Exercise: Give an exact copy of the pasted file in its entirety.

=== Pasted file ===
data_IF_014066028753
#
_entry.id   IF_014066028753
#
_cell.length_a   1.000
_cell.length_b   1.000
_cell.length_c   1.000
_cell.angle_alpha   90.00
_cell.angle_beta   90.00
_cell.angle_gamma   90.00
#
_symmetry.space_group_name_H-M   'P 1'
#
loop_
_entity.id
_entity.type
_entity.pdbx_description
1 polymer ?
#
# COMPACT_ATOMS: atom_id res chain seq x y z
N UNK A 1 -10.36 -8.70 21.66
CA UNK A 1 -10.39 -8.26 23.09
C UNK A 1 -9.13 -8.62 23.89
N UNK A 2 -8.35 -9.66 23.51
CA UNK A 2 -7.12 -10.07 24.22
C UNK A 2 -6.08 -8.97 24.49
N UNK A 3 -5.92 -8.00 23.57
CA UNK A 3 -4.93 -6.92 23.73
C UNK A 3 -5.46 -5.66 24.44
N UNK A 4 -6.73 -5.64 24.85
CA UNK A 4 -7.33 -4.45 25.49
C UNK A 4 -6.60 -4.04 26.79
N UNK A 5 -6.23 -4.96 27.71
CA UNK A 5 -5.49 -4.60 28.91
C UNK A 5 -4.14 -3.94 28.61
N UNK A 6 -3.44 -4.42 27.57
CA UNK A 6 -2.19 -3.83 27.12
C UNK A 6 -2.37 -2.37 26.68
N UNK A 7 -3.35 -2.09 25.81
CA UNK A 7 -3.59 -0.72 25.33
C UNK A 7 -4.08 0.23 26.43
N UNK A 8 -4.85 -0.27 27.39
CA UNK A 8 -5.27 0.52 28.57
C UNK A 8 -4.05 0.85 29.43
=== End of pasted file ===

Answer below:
data_IF_014066028753
#
_entry.id   IF_014066028753
#
_cell.length_a   1.000
_cell.length_b   1.000
_cell.length_c   1.000
_cell.angle_alpha   90.00
_cell.angle_beta   90.00
_cell.angle_gamma   90.00
#
_symmetry.space_group_name_H-M   'P 1'
#
loop_
_entity.id
_entity.type
_entity.pdbx_description
1 polymer ?
#
# COMPACT_ATOMS: atom_id res chain seq x y z
N UNK A 1 -10.36 -8.70 21.66
CA UNK A 1 -10.39 -8.26 23.09
C UNK A 1 -9.13 -8.62 23.89
N UNK A 2 -8.35 -9.66 23.51
CA UNK A 2 -7.12 -10.07 24.22
C UNK A 2 -6.08 -8.97 24.49
N UNK A 3 -5.92 -8.00 23.57
CA UNK A 3 -4.93 -6.92 23.73
C UNK A 3 -5.46 -5.66 24.44
N UNK A 4 -6.73 -5.64 24.85
CA UNK A 4 -7.33 -4.45 25.49
C UNK A 4 -6.60 -4.04 26.79
N UNK A 5 -6.23 -4.96 27.71
CA UNK A 5 -5.49 -4.60 28.91
C UNK A 5 -4.14 -3.94 28.61
N UNK A 6 -3.44 -4.42 27.57
CA UNK A 6 -2.19 -3.83 27.12
C UNK A 6 -2.37 -2.37 26.68
N UNK A 7 -3.35 -2.09 25.81
CA UNK A 7 -3.59 -0.72 25.33
C UNK A 7 -4.08 0.23 26.43
N UNK A 8 -4.85 -0.27 27.39
CA UNK A 8 -5.27 0.52 28.57
C UNK A 8 -4.05 0.85 29.43